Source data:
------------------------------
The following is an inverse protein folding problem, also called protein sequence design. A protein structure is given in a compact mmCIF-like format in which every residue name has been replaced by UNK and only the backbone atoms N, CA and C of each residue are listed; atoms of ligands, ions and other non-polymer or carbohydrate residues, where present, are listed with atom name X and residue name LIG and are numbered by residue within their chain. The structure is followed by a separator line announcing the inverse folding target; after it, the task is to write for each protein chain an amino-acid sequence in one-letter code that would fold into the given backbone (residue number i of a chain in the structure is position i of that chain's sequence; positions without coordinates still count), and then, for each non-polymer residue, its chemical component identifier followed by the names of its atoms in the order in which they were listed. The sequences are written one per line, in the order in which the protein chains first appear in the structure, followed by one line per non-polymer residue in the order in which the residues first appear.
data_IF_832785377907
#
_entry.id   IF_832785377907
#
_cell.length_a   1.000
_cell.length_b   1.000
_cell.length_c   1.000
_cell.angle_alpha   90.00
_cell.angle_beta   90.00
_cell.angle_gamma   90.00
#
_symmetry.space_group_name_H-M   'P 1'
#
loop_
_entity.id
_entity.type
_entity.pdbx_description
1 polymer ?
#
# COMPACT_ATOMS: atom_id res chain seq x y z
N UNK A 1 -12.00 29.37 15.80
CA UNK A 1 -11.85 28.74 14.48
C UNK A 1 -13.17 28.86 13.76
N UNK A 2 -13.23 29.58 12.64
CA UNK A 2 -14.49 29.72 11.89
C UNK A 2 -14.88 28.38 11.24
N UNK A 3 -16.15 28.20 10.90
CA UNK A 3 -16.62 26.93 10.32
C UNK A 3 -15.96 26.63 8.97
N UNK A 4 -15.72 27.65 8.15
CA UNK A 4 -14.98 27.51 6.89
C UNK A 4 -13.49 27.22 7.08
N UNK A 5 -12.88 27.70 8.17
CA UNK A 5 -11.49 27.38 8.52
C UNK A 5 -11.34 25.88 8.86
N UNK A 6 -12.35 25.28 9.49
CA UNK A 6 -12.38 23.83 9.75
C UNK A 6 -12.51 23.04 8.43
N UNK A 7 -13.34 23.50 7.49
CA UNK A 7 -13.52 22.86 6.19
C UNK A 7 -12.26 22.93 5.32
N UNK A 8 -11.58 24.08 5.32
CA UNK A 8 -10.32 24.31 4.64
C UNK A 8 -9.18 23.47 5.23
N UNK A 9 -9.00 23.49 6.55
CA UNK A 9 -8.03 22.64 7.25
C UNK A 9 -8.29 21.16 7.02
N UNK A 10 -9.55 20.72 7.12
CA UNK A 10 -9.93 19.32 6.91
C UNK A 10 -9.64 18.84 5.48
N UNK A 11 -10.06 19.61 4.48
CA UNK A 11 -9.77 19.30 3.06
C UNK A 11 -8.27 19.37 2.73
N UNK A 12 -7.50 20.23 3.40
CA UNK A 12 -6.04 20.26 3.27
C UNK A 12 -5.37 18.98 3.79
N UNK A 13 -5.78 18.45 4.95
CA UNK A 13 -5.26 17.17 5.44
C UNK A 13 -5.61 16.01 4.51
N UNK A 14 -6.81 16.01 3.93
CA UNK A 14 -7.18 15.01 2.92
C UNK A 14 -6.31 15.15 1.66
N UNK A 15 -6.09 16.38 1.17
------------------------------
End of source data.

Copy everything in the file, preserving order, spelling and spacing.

The following is an inverse protein folding problem, also called protein sequence design. A protein structure is given in a compact mmCIF-like format in which every residue name has been replaced by UNK and only the backbone atoms N, CA and C of each residue are listed; atoms of ligands, ions and other non-polymer or carbohydrate residues, where present, are listed with atom name X and residue name LIG and are numbered by residue within their chain. The structure is followed by a separator line announcing the inverse folding target; after it, the task is to write for each protein chain an amino-acid sequence in one-letter code that would fold into the given backbone (residue number i of a chain in the structure is position i of that chain's sequence; positions without coordinates still count), and then, for each non-polymer residue, its chemical component identifier followed by the names of its atoms in the order in which they were listed. The sequences are written one per line, in the order in which the protein chains first appear in the structure, followed by one line per non-polymer residue in the order in which the residues first appear.
data_IF_832785377907
#
_entry.id   IF_832785377907
#
_cell.length_a   1.000
_cell.length_b   1.000
_cell.length_c   1.000
_cell.angle_alpha   90.00
_cell.angle_beta   90.00
_cell.angle_gamma   90.00
#
_symmetry.space_group_name_H-M   'P 1'
#
loop_
_entity.id
_entity.type
_entity.pdbx_description
1 polymer ?
#
# COMPACT_ATOMS: atom_id res chain seq x y z
N UNK A 1 -12.00 29.37 15.80
CA UNK A 1 -11.85 28.74 14.48
C UNK A 1 -13.17 28.86 13.76
N UNK A 2 -13.23 29.58 12.64
CA UNK A 2 -14.49 29.72 11.89
C UNK A 2 -14.88 28.38 11.24
N UNK A 3 -16.15 28.20 10.90
CA UNK A 3 -16.62 26.93 10.32
C UNK A 3 -15.96 26.63 8.97
N UNK A 4 -15.72 27.65 8.15
CA UNK A 4 -14.98 27.51 6.89
C UNK A 4 -13.49 27.22 7.08
N UNK A 5 -12.88 27.70 8.17
CA UNK A 5 -11.49 27.38 8.52
C UNK A 5 -11.34 25.88 8.86
N UNK A 6 -12.35 25.28 9.49
CA UNK A 6 -12.38 23.83 9.75
C UNK A 6 -12.51 23.04 8.43
N UNK A 7 -13.34 23.50 7.49
CA UNK A 7 -13.52 22.86 6.19
C UNK A 7 -12.26 22.93 5.32
N UNK A 8 -11.58 24.08 5.32
CA UNK A 8 -10.32 24.31 4.64
C UNK A 8 -9.18 23.47 5.23
N UNK A 9 -9.00 23.49 6.55
CA UNK A 9 -8.03 22.64 7.25
C UNK A 9 -8.29 21.16 7.02
N UNK A 10 -9.55 20.72 7.12
CA UNK A 10 -9.93 19.32 6.91
C UNK A 10 -9.64 18.84 5.48
N UNK A 11 -10.06 19.61 4.48
CA UNK A 11 -9.77 19.30 3.06
C UNK A 11 -8.27 19.37 2.73
N UNK A 12 -7.50 20.23 3.40
CA UNK A 12 -6.04 20.26 3.27
C UNK A 12 -5.37 18.98 3.79
N UNK A 13 -5.78 18.45 4.95
CA UNK A 13 -5.26 17.17 5.44
C UNK A 13 -5.61 16.01 4.51
N UNK A 14 -6.81 16.01 3.93
CA UNK A 14 -7.18 15.01 2.92
C UNK A 14 -6.31 15.15 1.66
N UNK A 15 -6.09 16.38 1.17